Archive | April, 2014

Tony Awards, 1983, Cats

30 Apr

cats

Cats was the behemoth of 80’s Broadway until Andrew Lloyd Weber one-upped himself with Phantom of the Opera.   However, there’s a quote from Angels in America that really fits this show:  “Cats.  It’s about cats.  Singing cats.  You’ll love it.”

I don’t love Cats, but I find the show interesting.  The best way to consider this show is as the best theater for children ever made.   For children, this show is clever, fun, not too challenging, but with a little smidgen of thought that your average ice capades wouldn’t include.   As a Tony Award winning Broadway show—I think it’s a little bit weak.   Not that it shouldn’t have won, this show was one of the biggest of that era, It’s just very very simple, and not always in the good way, a bit too darling for my tastes, and the book could have been written by Spielberg when he was coming off of E.T.   And the whole thing just screams 80’s.    The costuming–how they look like if Kiss had made themselves some cat costumes by way of an 80’s mall.  (I mean look at this group up here and compare them to the USA in Africa group a few years later.)   And each one is just slightly different, so you can buy all the figures!!!!!   Talk about marketing!

This does have the huge song Memory in it–which deservedly is the breakaway song, however much it doesn’t really fit with all the other songs we hear.   Lots of feline dancing, a big junkyard, a tractor tire space ship to reincarnation.   Characters named Rum-Tum-Tugger, and Teacozy and I don’t know what.

Again, like all the other mega-musicals, the star is a thing–here it’s the dancers’ makeup.   There’s no progression, just song after song after song, which get samey after a bit.   Gotta say one thing–Andrew Lloyd Weber certainly knows what to bank on.   This show was HUUGE.

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Tony Awards 1982, Nine

28 Apr

nine

Nine is a completely left of field show to win amidst a decade of big budget behemoths.  I have very little to say about it, which is why I’ve been procrastinating on this post.  I’ve listened to the soundtrack many times, and still, very few of the songs stick (other than Be On Your Own)–in fact the music sounds entirely incidental.

On the other hand, I’m very happy whenever anything experimental gets on Broadway in the first place, and nine certainly is that.     It’s mid-life crisis storyline has a very theatre-ish tone to it.   The women in Guido’s head coming to life around him, and him finding it hard to create without a new flame to inspire him.

It’s really set up as a problem play, showing a situation and all the good and bad parts, then not resolving the situation.   Because of that, it’s a hard show to love, and the music is hard to love with it.  However I can’t help but respect it.

Tony Awards 1981, 42nd Street

20 Apr

42nd street

One thing that you’ll hear a lot with discussing 42nd Street is how it’s the end of an era.   David Merrick was one of the last big producers on Broadway, and this was his last effort to bring an old style Broadway show like it used to be.

Never trust anybody who claims to be putting on a show the way Broadway “used to be.”   And most especially don’t trust David Merrick who probably wrote all this copy himself.   David Merrick was a combination of Jack Warner and a publicity hound who would stop at nothing to not only have his shows succeed but become cultural phenomenons.   He was not very nice, not many people liked him, but damn–the man got stuff done yo.   No, 42nd Street has nothing to do with Broadway in the days of yore–and more has to do with the upcoming flavor of musicals in the 80’s and 90s–this is the rise of the mega-musical.

Now, I’m not claiming that this is the first mega-musical exactly, there have been many shows before this that have had long runs, but this is the first show that I know of that was intentionally trying to have a long run–before 42nd street a show lasting more than one season was (generally) considered a success.   Now we’ve got shows (hello Spiderman!) that have to run for at least 5 years before earning a dime.   So instead of my normal review, I’m going to lay out all the aspects of the mega-musical, and how 42nd street fills the bill.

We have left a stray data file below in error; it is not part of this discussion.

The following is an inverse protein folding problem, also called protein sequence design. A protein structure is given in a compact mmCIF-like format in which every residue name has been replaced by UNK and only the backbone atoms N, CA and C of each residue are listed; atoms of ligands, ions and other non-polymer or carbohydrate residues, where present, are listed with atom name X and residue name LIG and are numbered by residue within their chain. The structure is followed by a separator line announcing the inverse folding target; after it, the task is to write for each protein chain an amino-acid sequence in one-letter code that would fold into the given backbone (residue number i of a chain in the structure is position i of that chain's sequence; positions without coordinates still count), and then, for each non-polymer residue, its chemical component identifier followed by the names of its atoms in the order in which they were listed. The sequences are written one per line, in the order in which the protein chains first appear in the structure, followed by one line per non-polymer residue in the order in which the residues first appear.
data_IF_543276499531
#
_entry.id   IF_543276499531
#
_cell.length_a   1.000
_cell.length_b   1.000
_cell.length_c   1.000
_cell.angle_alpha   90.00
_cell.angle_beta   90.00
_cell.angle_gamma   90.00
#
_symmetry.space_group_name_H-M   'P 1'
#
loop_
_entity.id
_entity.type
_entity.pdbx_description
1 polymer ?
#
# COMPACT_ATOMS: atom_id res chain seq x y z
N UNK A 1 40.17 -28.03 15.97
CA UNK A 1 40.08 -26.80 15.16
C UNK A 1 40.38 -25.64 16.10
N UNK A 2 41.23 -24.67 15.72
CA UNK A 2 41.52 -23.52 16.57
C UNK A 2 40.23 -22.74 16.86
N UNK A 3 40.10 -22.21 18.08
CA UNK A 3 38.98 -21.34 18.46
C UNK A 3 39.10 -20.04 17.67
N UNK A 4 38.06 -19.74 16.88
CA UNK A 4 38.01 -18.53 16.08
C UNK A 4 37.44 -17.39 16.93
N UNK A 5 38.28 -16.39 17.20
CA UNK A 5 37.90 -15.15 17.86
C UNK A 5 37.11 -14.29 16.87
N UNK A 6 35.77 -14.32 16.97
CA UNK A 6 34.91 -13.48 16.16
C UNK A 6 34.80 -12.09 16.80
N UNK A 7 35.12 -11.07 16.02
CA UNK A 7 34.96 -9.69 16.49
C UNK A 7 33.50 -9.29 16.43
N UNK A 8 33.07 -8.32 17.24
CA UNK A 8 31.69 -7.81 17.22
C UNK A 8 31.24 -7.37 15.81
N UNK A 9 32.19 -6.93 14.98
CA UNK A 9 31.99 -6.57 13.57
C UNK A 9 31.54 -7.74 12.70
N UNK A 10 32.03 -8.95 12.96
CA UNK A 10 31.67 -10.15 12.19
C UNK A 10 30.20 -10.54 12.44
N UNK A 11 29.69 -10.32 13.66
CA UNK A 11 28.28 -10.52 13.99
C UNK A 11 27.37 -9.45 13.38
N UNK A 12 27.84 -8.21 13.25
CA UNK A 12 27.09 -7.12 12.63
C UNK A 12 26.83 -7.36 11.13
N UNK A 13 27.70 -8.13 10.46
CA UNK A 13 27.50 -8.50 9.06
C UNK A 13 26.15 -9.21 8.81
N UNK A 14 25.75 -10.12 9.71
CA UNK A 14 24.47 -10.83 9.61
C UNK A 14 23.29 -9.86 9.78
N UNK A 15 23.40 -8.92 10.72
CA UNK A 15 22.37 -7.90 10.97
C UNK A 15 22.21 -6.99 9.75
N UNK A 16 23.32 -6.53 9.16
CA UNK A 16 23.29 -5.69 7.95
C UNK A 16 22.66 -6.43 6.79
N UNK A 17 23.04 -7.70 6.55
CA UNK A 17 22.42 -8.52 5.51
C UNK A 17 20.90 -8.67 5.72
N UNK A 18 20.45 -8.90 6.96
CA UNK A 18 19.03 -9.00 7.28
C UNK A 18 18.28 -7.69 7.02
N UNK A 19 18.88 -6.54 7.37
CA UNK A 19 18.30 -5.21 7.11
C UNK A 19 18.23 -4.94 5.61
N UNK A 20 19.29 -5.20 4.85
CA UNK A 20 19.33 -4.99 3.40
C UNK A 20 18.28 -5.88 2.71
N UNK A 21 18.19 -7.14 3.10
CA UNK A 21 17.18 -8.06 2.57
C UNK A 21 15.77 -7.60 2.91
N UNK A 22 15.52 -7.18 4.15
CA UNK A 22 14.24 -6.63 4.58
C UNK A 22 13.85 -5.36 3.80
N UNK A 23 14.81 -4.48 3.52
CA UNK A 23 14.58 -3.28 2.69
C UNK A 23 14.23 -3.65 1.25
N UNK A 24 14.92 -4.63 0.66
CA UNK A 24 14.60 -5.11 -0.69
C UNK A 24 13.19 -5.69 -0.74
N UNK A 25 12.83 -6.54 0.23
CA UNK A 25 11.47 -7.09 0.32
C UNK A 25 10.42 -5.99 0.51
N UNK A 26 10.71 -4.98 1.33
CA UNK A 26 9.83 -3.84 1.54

1.  An expectation of a long run.

2.  Big sets, big casts, big big big–the idea is to overwhelm the audience, which leads to…

3.  An emphasis on pageantry rather than storytelling.

4.  A conversation piece happening that bring people out of the show talking about to build word of mouth.  Here it’s the huge cast of tap-dancers practically overflowing from the stage, but a more famous one would be the chandelier in Phantom of the Opera.

5.  Broad Characters–42nd street has a bunch of characters we already know–the up and coming star, the jaded old star that’s on her way out, the tricky producers, the director who’s committed to his art, mobsters, stage-door johnnies, the love interest with a heart of gold.  You are told exactly who to root for from the very beginning.

6.  Simple plot–The good people are good, the bad people are bad.    At the end everyone gets their deserved reward.

7.  Songs that are set-pieces rather than pushing forward the story–this is a 180 degree turn from the direction that Broadway shows have been generally developing since the 40’s.

8.   Family-friendliness–While not kiddie fare, 42nd street is primarily an unthreatening landscape–there’s no attempt to connect the actions on the stage to the real world whatsoever.   No current events please.

9.   Connection to a subject that people are familiar with, but is not canonized.  42nd Street is perfect because it’s familiar, you know all the songs already, but the story isn’t one where its fans would start saying but in the original movie she didn’t do that….

10.  Emphasis away from its central stars.  Mega-musicals could have a star in them if it was convenient, but mostly they shied away from that–they wanted the sort of show that you could endlessly replace people and the audience wouldn’t really care.  In fact, this sort of musical actively resisted having an individual actor place their stamp on it too heavily.

11.  An easily recognizable theme.    Here I mean more like a dress up party theme than anything else.  Here we have the 30’s, bright lights, chlorines, pork-pie hats, tap-dancing, sparkly outfits, coat and cane, the whole nine yards.